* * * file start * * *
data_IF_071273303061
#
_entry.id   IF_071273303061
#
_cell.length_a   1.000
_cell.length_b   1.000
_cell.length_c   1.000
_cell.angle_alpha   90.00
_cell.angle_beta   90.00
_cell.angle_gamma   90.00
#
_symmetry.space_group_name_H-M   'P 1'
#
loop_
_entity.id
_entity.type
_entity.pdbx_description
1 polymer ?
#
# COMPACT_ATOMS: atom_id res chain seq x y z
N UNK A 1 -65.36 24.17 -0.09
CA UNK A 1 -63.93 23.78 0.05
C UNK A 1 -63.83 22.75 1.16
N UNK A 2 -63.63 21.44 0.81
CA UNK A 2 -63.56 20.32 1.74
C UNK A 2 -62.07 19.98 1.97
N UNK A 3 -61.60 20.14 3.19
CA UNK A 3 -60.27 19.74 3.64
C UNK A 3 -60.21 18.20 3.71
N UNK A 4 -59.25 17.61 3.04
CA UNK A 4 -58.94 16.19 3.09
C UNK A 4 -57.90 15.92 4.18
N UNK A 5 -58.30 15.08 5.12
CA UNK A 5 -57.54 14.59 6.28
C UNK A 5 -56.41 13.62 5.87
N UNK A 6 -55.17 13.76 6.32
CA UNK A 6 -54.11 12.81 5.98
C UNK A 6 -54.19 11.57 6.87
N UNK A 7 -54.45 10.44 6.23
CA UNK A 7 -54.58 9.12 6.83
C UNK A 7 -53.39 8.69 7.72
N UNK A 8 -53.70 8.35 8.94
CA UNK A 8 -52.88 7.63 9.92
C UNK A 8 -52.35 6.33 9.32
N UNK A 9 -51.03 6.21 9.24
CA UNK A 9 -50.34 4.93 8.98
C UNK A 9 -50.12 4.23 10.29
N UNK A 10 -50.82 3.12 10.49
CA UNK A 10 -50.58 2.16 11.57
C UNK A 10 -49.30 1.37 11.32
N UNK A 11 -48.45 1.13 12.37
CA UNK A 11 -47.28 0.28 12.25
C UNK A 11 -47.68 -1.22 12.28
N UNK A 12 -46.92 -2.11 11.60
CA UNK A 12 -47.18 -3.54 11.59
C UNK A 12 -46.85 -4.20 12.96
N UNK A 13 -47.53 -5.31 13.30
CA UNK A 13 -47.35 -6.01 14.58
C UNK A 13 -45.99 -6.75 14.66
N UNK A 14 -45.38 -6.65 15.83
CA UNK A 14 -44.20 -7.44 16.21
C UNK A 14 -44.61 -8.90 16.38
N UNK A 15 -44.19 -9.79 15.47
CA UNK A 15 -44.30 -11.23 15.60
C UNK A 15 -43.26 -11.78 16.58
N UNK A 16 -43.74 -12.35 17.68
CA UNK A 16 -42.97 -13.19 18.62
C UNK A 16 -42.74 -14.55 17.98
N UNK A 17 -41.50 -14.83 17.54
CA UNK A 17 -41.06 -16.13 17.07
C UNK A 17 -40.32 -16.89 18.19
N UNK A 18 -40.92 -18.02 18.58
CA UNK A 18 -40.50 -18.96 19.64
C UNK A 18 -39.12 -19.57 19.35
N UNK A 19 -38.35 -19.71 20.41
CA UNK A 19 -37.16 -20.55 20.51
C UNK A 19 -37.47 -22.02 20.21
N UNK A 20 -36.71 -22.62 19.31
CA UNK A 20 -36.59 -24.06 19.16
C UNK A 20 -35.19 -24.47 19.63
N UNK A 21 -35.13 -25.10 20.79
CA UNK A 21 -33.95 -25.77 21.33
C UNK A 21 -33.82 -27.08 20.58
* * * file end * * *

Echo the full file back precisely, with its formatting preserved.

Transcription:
data_IF_071273303061
#
_entry.id   IF_071273303061
#
_cell.length_a   1.000
_cell.length_b   1.000
_cell.length_c   1.000
_cell.angle_alpha   90.00
_cell.angle_beta   90.00
_cell.angle_gamma   90.00
#
_symmetry.space_group_name_H-M   'P 1'
#
loop_
_entity.id
_entity.type
_entity.pdbx_description
1 polymer ?
#
# COMPACT_ATOMS: atom_id res chain seq x y z
N UNK A 1 -65.36 24.17 -0.09
CA UNK A 1 -63.93 23.78 0.05
C UNK A 1 -63.83 22.75 1.16
N UNK A 2 -63.63 21.44 0.81
CA UNK A 2 -63.56 20.32 1.74
C UNK A 2 -62.07 19.98 1.97
N UNK A 3 -61.60 20.14 3.19
CA UNK A 3 -60.27 19.74 3.64
C UNK A 3 -60.21 18.20 3.71
N UNK A 4 -59.25 17.61 3.04
CA UNK A 4 -58.94 16.19 3.09
C UNK A 4 -57.90 15.92 4.18
N UNK A 5 -58.30 15.08 5.12
CA UNK A 5 -57.54 14.59 6.28
C UNK A 5 -56.41 13.62 5.87
N UNK A 6 -55.17 13.76 6.32
CA UNK A 6 -54.11 12.81 5.98
C UNK A 6 -54.19 11.57 6.87
N UNK A 7 -54.45 10.44 6.23
CA UNK A 7 -54.58 9.12 6.83
C UNK A 7 -53.39 8.69 7.72
N UNK A 8 -53.70 8.35 8.94
CA UNK A 8 -52.88 7.63 9.92
C UNK A 8 -52.35 6.33 9.32
N UNK A 9 -51.03 6.21 9.24
CA UNK A 9 -50.34 4.93 8.98
C UNK A 9 -50.12 4.23 10.29
N UNK A 10 -50.82 3.12 10.49
CA UNK A 10 -50.58 2.16 11.57
C UNK A 10 -49.30 1.37 11.32
N UNK A 11 -48.45 1.13 12.37
CA UNK A 11 -47.28 0.28 12.25
C UNK A 11 -47.68 -1.22 12.28
N UNK A 12 -46.92 -2.11 11.60
CA UNK A 12 -47.18 -3.54 11.59
C UNK A 12 -46.85 -4.20 12.96
N UNK A 13 -47.53 -5.31 13.30
CA UNK A 13 -47.35 -6.01 14.58
C UNK A 13 -45.99 -6.75 14.66
N UNK A 14 -45.38 -6.65 15.83
CA UNK A 14 -44.20 -7.44 16.21
C UNK A 14 -44.61 -8.90 16.38
N UNK A 15 -44.19 -9.79 15.47
CA UNK A 15 -44.30 -11.23 15.60
C UNK A 15 -43.26 -11.78 16.58
N UNK A 16 -43.74 -12.35 17.68
CA UNK A 16 -42.97 -13.19 18.62
C UNK A 16 -42.74 -14.55 17.98
N UNK A 17 -41.50 -14.83 17.54
CA UNK A 17 -41.06 -16.13 17.07
C UNK A 17 -40.32 -16.89 18.19
N UNK A 18 -40.92 -18.02 18.58
CA UNK A 18 -40.50 -18.96 19.64
C UNK A 18 -39.12 -19.57 19.35
N UNK A 19 -38.35 -19.71 20.41
CA UNK A 19 -37.16 -20.55 20.51
C UNK A 19 -37.47 -22.02 20.21
N UNK A 20 -36.71 -22.62 19.31
CA UNK A 20 -36.59 -24.06 19.16
C UNK A 20 -35.19 -24.47 19.63
N UNK A 21 -35.13 -25.10 20.79
CA UNK A 21 -33.95 -25.77 21.33
C UNK A 21 -33.82 -27.08 20.58